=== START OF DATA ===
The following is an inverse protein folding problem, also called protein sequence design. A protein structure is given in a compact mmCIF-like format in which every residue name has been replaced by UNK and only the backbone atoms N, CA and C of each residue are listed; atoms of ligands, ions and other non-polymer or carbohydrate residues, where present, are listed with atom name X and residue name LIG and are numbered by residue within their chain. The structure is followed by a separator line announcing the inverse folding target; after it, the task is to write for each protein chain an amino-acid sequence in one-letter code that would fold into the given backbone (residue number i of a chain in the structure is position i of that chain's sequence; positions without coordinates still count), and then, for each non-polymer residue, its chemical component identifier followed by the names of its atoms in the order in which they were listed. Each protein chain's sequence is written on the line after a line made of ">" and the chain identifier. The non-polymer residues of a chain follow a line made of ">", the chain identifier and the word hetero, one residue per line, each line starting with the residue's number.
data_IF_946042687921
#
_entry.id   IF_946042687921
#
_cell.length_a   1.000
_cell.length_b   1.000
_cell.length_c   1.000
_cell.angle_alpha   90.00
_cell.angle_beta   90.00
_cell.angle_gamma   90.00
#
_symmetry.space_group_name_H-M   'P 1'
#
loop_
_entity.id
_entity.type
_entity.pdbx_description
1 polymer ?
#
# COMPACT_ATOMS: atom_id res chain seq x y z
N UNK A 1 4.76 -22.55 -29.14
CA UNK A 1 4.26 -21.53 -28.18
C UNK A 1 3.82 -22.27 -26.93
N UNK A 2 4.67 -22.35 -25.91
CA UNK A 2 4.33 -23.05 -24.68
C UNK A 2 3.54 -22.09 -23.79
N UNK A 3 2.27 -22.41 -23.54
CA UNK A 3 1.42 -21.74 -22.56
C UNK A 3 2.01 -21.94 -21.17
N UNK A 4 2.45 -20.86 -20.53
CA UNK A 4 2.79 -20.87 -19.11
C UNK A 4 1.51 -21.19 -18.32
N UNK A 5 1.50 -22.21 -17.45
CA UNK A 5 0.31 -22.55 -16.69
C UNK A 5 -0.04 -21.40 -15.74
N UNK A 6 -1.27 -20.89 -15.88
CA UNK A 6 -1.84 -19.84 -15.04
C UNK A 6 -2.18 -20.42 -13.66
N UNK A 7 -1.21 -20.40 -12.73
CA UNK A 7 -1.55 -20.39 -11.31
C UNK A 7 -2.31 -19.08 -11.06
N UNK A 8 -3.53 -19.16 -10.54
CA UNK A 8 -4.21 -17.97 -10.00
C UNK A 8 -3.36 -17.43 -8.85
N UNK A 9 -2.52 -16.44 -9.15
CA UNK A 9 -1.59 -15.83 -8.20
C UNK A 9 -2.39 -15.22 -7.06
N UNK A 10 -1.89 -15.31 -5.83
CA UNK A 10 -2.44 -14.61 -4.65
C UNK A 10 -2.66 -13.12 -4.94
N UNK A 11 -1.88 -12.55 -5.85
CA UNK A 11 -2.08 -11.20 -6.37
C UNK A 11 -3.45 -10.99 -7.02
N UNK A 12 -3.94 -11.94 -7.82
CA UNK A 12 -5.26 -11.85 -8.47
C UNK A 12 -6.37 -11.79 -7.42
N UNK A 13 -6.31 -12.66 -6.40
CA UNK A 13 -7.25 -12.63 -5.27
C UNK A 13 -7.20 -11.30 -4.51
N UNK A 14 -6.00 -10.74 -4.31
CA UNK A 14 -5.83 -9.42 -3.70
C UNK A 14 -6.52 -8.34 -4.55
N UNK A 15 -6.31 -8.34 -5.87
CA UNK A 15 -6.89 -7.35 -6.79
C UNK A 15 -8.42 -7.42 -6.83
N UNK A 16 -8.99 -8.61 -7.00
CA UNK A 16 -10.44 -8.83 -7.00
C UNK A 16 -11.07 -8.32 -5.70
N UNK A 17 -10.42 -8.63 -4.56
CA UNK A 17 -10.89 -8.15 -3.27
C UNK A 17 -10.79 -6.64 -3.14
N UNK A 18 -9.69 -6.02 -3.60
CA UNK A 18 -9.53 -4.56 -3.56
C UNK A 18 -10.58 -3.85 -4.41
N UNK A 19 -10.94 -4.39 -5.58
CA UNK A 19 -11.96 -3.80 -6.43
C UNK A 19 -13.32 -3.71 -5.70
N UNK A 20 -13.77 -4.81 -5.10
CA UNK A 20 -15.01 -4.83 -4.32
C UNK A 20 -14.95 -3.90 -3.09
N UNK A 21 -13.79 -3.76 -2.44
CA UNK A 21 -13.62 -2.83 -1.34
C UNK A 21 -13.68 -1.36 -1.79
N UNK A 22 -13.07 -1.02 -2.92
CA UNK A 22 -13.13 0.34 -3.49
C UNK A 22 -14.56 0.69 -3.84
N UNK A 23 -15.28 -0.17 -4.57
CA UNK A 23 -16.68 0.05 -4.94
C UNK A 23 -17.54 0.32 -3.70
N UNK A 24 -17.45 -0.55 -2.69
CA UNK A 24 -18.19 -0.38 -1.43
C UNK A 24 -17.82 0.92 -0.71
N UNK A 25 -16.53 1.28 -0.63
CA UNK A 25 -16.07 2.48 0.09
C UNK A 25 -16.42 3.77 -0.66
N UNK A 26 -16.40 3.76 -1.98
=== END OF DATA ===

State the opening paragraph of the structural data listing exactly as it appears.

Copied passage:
The following is an inverse protein folding problem, also called protein sequence design. A protein structure is given in a compact mmCIF-like format in which every residue name has been replaced by UNK and only the backbone atoms N, CA and C of each residue are listed; atoms of ligands, ions and other non-polymer or carbohydrate residues, where present, are listed with atom name X and residue name LIG and are numbered by residue within their chain. The structure is followed by a separator line announcing the inverse folding target; after it, the task is to write for each protein chain an amino-acid sequence in one-letter code that would fold into the given backbone (residue number i of a chain in the structure is position i of that chain's sequence; positions without coordinates still count), and then, for each non-polymer residue, its chemical component identifier followed by the names of its atoms in the order in which they were listed. Each protein chain's sequence is written on the line after a line made of ">" and the chain identifier. The non-polymer residues of a chain follow a line made of ">", the chain identifier and the word hetero, one residue per line, each line starting with the residue's number.